Monday, December 26, 2016

In praise of the Big Baskets, Olas and Ubers of the world

Successful companies observe consumer behaviour to keep them
constantly satisfied

I am a consultant who admires and analyses brands. Brands are my livelihood and passion. One of the most important things I have learnt is that there are no brands without consumers. Consumers make brands and when they desert them, the brands no longer exist. Remember Kodak, Nokia and Sony Walkman? Where are these names today?
It is this appreciation of the value of the consumer and their good sense that prompted me to write this piece in their defence. But why now? Yesterday I read an article on how Ola and Uber have got their business models completely wrong. Basically, the piece argues that their model is flawed, built around giving incentives to consumers and drivers who are paid out of cheap capital that is being badly used. I am not going into the economics of their business but let me share my experiences with Uber, as I am a diehard fan of the company, which to my mind is one of the most disruptive brands of today.
Customer comfort is the key
People who live in Bengaluru and take flights generally return late at night to avoid traffic. I usually land at 10 pm and take an Uber to my house, which is a mere 45 kms from the airport! Most recently, I was assigned a new car; Uber seems to upgrade me to a bigger one every time. The driver was respectful and loaded my baggage into the car. But most importantly, he let me sleep! He did not wake me up at the tollgate or ask me for directions as he had an updated GPS. He woke me up respectfully only when we reached my doorstep at 11.15 pm. He deposited my bag and wished me a good night, subtly reminding me to give him a good rating.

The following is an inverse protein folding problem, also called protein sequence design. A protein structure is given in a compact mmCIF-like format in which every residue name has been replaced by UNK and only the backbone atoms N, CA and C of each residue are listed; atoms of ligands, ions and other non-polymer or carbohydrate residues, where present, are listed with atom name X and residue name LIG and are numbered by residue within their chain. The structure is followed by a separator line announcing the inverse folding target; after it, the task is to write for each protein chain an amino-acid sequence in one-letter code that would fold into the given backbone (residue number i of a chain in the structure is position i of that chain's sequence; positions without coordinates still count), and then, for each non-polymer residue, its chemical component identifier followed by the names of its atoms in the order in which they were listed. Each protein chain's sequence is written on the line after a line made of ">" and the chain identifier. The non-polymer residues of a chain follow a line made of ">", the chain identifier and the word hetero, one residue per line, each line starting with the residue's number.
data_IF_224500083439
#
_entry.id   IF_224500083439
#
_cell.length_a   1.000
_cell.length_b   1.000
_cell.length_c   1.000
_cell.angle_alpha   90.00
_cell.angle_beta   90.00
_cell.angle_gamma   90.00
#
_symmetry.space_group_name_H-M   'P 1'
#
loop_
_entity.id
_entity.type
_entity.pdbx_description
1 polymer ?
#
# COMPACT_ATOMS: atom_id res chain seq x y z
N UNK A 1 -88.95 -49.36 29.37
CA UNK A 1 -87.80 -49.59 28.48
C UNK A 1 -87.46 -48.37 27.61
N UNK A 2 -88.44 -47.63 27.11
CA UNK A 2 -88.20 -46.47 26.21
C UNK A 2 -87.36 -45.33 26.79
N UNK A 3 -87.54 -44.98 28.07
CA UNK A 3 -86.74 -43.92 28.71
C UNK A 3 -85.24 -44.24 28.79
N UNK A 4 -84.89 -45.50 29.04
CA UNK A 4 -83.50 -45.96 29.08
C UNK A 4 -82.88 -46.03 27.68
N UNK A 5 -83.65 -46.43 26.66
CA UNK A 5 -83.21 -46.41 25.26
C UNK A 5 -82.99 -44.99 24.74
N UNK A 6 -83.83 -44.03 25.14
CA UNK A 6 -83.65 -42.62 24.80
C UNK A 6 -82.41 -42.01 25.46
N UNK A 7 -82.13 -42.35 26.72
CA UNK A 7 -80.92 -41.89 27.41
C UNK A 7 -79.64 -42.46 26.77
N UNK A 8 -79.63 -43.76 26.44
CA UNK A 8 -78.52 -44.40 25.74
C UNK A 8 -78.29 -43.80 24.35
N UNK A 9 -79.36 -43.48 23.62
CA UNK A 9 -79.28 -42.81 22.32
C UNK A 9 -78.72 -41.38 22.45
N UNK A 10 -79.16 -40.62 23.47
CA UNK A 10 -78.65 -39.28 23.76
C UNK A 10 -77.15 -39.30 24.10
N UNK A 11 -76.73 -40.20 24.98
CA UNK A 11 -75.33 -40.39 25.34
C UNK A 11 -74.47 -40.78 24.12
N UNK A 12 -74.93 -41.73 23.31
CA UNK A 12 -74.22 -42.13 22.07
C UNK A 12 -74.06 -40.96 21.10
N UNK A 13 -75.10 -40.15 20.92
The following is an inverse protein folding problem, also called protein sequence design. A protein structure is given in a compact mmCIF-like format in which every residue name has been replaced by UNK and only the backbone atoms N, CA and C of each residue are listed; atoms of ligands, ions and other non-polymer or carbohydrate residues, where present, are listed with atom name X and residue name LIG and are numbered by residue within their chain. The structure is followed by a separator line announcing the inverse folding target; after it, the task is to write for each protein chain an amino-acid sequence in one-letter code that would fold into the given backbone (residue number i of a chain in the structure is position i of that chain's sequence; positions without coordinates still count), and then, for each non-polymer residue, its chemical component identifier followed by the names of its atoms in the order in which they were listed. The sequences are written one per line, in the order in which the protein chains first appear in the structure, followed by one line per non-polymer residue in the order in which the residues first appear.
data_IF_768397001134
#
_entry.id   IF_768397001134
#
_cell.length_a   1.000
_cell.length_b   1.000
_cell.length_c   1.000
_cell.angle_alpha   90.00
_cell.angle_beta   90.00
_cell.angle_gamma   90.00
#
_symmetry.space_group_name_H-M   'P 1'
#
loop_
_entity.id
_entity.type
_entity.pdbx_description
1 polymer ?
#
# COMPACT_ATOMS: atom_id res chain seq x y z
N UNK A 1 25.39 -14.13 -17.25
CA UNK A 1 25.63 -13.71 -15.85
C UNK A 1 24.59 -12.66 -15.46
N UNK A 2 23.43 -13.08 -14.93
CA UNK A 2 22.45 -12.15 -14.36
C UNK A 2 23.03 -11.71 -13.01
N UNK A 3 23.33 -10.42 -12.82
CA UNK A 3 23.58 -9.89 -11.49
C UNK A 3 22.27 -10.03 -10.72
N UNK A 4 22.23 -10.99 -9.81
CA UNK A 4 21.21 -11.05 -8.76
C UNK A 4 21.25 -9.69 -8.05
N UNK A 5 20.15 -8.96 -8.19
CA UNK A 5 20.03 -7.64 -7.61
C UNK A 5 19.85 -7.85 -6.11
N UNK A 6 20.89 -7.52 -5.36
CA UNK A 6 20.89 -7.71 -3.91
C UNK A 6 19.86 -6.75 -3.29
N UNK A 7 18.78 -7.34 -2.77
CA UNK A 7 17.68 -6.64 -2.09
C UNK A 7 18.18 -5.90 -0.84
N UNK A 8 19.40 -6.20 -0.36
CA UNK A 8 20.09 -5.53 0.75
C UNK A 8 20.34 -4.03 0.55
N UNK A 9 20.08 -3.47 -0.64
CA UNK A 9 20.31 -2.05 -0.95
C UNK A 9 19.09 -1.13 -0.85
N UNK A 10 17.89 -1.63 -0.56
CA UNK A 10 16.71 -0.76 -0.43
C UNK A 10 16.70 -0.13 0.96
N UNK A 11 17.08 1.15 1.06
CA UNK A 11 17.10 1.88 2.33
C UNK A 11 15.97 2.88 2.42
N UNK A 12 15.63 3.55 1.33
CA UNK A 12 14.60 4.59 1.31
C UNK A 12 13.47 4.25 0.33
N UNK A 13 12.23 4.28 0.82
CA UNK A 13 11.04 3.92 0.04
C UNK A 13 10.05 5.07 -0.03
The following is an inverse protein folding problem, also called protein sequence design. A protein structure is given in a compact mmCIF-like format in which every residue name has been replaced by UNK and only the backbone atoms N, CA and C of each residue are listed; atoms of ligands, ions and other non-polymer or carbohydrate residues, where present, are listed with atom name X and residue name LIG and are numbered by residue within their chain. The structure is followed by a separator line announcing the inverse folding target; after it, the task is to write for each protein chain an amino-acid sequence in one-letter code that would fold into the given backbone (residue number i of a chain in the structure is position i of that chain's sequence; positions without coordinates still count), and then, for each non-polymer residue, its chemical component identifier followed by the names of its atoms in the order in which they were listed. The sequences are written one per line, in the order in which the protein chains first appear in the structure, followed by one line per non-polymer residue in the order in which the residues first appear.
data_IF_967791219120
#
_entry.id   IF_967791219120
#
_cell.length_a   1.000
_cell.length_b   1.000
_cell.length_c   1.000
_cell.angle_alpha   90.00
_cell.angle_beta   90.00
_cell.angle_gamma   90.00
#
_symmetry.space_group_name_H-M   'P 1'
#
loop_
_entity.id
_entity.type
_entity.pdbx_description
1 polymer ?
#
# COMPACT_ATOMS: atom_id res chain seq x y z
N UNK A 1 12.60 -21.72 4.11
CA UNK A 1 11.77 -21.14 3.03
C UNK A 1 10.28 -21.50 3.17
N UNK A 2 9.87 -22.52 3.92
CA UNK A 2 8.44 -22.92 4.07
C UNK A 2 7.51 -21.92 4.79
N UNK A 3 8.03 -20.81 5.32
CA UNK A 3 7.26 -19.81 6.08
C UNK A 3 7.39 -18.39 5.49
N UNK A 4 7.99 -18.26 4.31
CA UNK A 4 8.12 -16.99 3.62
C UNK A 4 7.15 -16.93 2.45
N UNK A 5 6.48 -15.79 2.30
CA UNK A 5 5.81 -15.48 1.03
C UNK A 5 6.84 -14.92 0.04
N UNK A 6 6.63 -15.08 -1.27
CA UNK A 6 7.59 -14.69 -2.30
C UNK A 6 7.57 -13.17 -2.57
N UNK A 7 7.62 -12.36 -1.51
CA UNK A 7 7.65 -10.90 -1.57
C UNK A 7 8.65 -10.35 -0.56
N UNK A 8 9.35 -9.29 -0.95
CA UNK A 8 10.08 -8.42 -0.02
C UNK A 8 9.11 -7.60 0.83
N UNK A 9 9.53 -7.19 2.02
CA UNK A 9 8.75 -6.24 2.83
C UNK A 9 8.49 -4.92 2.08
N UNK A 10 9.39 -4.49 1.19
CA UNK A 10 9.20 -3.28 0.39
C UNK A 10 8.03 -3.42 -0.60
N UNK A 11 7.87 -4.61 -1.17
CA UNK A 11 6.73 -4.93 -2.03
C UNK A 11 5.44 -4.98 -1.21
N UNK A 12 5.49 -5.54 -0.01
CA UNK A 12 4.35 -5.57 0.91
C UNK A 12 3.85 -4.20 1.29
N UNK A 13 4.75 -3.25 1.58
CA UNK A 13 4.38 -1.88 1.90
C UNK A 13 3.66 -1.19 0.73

But the pièce de résistance for me was that it cost all of ₹649 to travel in the comfort of a Nissan Sunny. I must also mention that earlier, I had travelled the same journey in a rickety Mahindra Logan for ₹1100!
But I’m not complaining. I don’t complain when Ola rides cost ₹6 per km, making commutes in air-conditioned cars cheaper than autos. Nor do I complain when the Big Basket representative comes to my kitchen and loads well-packed vegetables into my refrigerator.
Doomsday is around
However, if you were to believe financial pundits this is the end of such companies and their heady days. Experts have begun asking how long their funds will last while the VCs get jittery.
As a branding person, I know that the pricing is predatory, that they are trying to lock me in. Uber, for instance, makes me many offers as I frequently use their services. My question to the financial experts is simple: Why should I mind? If their business model is flawed, shouldn’t they be more worried than me? I will continue to look out for myself and am fully capable of moving on if I don’t get the value I deserve.
What of the future?
History has shown that consumers are smarter than they are credited with. They know what they want. Remember how consumers rejected the “new Coke” or closer home, Ponds toothpaste? Sadly, marketers and analysts tend to underestimate our capability. As a consumer, don’t you think we know that Uber is pampering us with its predatory pricing? We know that the party may not last. Yes, prices will go up eventually and there is evidence of this worldwide.